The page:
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Bran. He.

Buck. My surveyor is false; the o'er-great cardinal Hath shew'd him gold: my life is spann'd already : I am the shadow of poor Buckingham;

Whose figure even this instant cloud puts on,

By dark'ning my clear sun.--My lord, farewel.

[Exeunt.

SCENE II.

The Council-Chamber.

Cornet.

Enter King HENRY,

leaning on the Cardinal's Shoulder; the Nobles, and Sir THOMAS LOVEL. The Cardinal places himself under the King's Feet, on his right Side.

King. My life itself, and the best heart of it,
Thanks you for this great care: I stood i' the level
Of a full-charg'd confederacy; and give thanks 270
To you that chok'd it.-Let be call'd before us
That gentleman of Buckingham's: in person
I'll hear him his confessions justify;

And point by point the treasons of his master
He shall again relate.

A Noise within, crying, Room for the Queen. Enter the Queen, ushered by the Dukes of NORFOLK and SUFFOLK: she kneels. The King riseth from his State, takes her up, kisses, and placeth her by him.

Queen. Nay, we must longer kneel; I am a suitor.

King. Arise, and take your place by us :-Half your

suit

Never name to us; you have half our power :
The other moiety, ere you ask, is given;
Repeat your will, and take it.

Queen. Thank your majesty.

That you would love yourself; and, in that love,
Not unconsider'd leave your honour, nor

The dignity of your office, is the point
Of my petition.

King. Lady mine, proceed.

Queen. I am solicited, not by a few,

And those of true condition, that your subjects

289

Are in great grievance: There have been commis

sions

289

Sent down among them, which have flaw'd the heart Of all their loyalties wherein, although,

[TO WOLSEY.

My good lord cardinal, they vent reproaches
Most bitterly on you, as putter-on

Of these exactions, yet the king our master

(Whose honour heaven shield from soil!) even he escapes not

Language unmannerly, yea, such which breaks
The sides of loyalty, and almost appears

In loud rebellion.

Nor. Not almost appears,

It doth appear: for, upon these taxations,
The clothiers all, not able to maintain
The many to them 'longing, have put off

The

The spinsters, carders, fullers, weavers, who,
Unfit for other life, compell'd by hunger
And lack of other means, in desperate manner
Daring the event to the teeth, are all in uproar,
And Danger serves among them.

King. Taxation!

Wherein? and what taxation ?My lord cardinal,

You that are blam'd for it alike with us,
Know you of this taxation?

Wol. Please you, sir,

I know but of a single part, in aught

Pertains to the state; and front but in that file

Where others tell steps with me.

Queen. No, my lord,

310

You know no more than others: but you frame Things, that are known alike; which are not whole

some

To those which would not know them, and yet must Perforce be their acquaintance. These exactions, 320 Whereof my sovereign would have note, they are Most pestilent to the hearing; and, to bear them, The back is sacrifice to the load.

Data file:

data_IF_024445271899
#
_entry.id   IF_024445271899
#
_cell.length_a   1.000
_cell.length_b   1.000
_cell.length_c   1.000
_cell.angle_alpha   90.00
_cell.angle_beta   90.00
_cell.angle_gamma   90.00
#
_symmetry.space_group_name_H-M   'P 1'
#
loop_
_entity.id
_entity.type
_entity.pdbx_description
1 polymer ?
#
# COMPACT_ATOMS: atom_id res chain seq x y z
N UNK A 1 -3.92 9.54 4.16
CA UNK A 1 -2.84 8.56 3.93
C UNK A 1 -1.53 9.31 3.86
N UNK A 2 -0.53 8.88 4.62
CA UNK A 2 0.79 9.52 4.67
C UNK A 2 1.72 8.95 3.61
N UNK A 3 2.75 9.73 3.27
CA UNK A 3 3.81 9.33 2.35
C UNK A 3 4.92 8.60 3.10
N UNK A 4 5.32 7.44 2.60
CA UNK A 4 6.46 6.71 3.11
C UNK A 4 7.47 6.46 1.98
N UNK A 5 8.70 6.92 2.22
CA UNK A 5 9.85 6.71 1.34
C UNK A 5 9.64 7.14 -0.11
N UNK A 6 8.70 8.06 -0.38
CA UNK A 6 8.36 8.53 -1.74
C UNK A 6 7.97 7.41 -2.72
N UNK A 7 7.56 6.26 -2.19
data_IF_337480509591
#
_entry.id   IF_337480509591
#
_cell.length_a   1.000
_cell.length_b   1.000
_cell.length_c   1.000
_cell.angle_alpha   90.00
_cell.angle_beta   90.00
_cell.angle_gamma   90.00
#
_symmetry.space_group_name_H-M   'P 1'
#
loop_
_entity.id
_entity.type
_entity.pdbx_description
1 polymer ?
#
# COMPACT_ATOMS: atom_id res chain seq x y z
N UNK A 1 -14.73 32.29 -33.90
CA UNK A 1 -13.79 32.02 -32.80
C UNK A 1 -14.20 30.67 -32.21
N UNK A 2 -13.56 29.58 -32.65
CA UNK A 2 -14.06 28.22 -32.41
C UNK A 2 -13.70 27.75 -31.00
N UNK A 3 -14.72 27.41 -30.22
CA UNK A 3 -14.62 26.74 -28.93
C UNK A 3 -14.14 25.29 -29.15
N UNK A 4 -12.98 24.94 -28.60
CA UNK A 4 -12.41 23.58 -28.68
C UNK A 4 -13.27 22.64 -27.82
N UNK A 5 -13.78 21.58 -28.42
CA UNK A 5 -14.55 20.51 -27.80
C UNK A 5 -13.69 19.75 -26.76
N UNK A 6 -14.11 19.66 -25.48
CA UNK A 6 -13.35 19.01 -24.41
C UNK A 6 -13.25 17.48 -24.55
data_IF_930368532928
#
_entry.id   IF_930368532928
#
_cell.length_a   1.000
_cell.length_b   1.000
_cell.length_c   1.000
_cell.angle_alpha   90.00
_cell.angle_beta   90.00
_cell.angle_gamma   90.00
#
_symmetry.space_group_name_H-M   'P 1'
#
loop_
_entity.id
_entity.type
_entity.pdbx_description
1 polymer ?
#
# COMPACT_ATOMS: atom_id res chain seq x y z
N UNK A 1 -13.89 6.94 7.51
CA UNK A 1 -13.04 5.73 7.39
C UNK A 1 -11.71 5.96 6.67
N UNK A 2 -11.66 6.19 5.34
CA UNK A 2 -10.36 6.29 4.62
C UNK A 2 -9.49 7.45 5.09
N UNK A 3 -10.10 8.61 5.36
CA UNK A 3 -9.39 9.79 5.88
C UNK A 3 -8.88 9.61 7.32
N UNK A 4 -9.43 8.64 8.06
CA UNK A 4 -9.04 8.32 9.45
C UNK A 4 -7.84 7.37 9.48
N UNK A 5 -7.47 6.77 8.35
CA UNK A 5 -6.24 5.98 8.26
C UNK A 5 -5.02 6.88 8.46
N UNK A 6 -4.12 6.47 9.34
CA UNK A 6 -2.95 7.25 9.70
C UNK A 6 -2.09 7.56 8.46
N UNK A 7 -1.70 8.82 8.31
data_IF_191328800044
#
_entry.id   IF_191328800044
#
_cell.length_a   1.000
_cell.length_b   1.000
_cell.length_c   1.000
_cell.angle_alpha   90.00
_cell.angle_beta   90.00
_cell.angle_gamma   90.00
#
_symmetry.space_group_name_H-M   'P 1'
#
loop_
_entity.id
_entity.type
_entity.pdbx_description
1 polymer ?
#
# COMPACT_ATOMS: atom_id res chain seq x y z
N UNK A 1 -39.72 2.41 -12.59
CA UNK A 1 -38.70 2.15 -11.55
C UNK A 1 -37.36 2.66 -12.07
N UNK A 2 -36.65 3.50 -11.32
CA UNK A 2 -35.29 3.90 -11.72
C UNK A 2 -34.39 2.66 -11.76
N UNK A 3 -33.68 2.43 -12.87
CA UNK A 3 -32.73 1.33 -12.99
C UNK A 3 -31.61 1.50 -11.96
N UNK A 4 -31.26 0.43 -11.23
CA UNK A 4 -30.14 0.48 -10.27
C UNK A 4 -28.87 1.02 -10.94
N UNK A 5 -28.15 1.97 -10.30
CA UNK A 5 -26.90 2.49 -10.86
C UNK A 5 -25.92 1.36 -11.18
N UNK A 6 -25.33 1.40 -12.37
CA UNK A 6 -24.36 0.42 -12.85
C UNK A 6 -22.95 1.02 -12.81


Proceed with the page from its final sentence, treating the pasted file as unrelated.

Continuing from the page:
They are devis'd by you; or else

Too hard an exclamation.

King. Still exaction !

They say,

you suffer

The nature of it? In what kind, let's know,
Is this exaction ?

Queen. I am much too venturous

In tempting of your patience; but am bolden'd
Under your promis'd pardon. The subject's grief

Cij

330

Comes

Comes through commissions, which compel from

each

The sixth part of his substance, to be levy'd
Without delay; and the pretence for this

Is nam'd, your wars in France: This makes bold mouths:

Tongues spit their duties out, and cold hearts freeze Allegiance in them; their curses now,

Live where their prayers did; and it's come to pass, That tractable obedience is a slave

To each incensed will. I would, your highness

Would give it quick consideration, for

There is no primer business.

King. By my life,

This is against our pleasure.

Wol. And for me,

I have no further gone in this, than by
A single voice; and that not past me, but

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By learned approbation of the judges. If I am Traduc'd by ignorant tongues-which neither know My faculties, nor person, yet will be

The chronicles of my doing-let me say,

'Tis but the fate of place, and the rough brake

That virtue must go through. We must not stint
Our necessary actions, in the fear

Το

cope

malicious censurers; which ever,
As ravenous fishes, do a vessel follow
That is new trimm'd; but benefit no further
Than vainly longing. What we oft do best,
By sick interpreters, once weak ones, is

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Not

Not ours, or not allow'd; what worst, as oft,
Hitting a grosser quality, is cry'd up

For our best act. If we shall stand still,

In fear our motion will be mock'd or carp'd at,
We should take root here where we sit, or sit
State statues only.

King. Things done well,

And with a care, exempt themselves from fear;
Things done without example, in their issue
Are to be fear'd. Have you a precedent
Of this commission? I believe, not any.
We must not rend our subjects from our laws,
And stick them in our will. Sixth part of each?
A trembling contribution! Why, we take,

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*370

From every tree, lop, bark, and part o' the timber;
And, though we leave it with a root, 'thus hack'd,
The air will drink the sap. To every county,
Where this is question'd, send our letters, with
Free pardon to each man that has deny'd

The force of this commission: Pray, look to't;
I put it to your care.

Wol. A word with you.

$80

[To the Secretary.

Let there be letters writ to every shire,

"Of the king's grace and pardon. The griev'd 'com

mons

Hardly conceive of me; let it be nois'd,

That, through our intercession, this revokement

And pardon comes: I shall anon advise you

Further in the proceeding.

Ciij

[Exit Secretary.

Enter

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